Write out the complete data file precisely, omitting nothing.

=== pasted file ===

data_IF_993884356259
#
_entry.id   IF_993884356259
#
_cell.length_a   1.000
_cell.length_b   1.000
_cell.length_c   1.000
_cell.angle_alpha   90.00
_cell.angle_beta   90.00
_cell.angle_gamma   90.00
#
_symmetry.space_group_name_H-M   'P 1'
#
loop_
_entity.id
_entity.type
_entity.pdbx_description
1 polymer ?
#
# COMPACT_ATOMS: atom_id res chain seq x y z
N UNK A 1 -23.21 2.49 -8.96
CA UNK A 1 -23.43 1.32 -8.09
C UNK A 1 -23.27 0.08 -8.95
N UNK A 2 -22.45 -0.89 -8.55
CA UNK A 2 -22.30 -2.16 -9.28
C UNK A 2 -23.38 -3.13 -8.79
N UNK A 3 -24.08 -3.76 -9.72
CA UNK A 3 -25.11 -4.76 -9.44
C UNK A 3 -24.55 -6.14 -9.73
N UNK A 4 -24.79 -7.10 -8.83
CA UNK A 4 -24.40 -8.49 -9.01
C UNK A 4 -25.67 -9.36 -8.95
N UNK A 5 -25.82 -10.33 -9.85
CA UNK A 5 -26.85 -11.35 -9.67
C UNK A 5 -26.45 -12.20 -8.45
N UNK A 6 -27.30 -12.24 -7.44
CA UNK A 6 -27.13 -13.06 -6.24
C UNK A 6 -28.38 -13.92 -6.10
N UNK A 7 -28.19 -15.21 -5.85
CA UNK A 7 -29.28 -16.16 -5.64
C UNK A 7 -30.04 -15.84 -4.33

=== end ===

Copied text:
data_IF_993884356259
#
_entry.id   IF_993884356259
#
_cell.length_a   1.000
_cell.length_b   1.000
_cell.length_c   1.000
_cell.angle_alpha   90.00
_cell.angle_beta   90.00
_cell.angle_gamma   90.00
#
_symmetry.space_group_name_H-M   'P 1'
#
loop_
_entity.id
_entity.type
_entity.pdbx_description
1 polymer ?
#
# COMPACT_ATOMS: atom_id res chain seq x y z
N UNK A 1 -23.21 2.49 -8.96
CA UNK A 1 -23.43 1.32 -8.09
C UNK A 1 -23.27 0.08 -8.95
N UNK A 2 -22.45 -0.89 -8.55
CA UNK A 2 -22.30 -2.16 -9.28
C UNK A 2 -23.38 -3.13 -8.79
N UNK A 3 -24.08 -3.76 -9.72
CA UNK A 3 -25.11 -4.76 -9.44
C UNK A 3 -24.55 -6.14 -9.73
N UNK A 4 -24.79 -7.10 -8.83
CA UNK A 4 -24.40 -8.49 -9.01
C UNK A 4 -25.67 -9.36 -8.95
N UNK A 5 -25.82 -10.33 -9.85
CA UNK A 5 -26.85 -11.35 -9.67
C UNK A 5 -26.45 -12.20 -8.45
N UNK A 6 -27.30 -12.24 -7.44
CA UNK A 6 -27.13 -13.06 -6.24
C UNK A 6 -28.38 -13.92 -6.10
N UNK A 7 -28.19 -15.21 -5.85
CA UNK A 7 -29.28 -16.16 -5.64
C UNK A 7 -30.04 -15.84 -4.33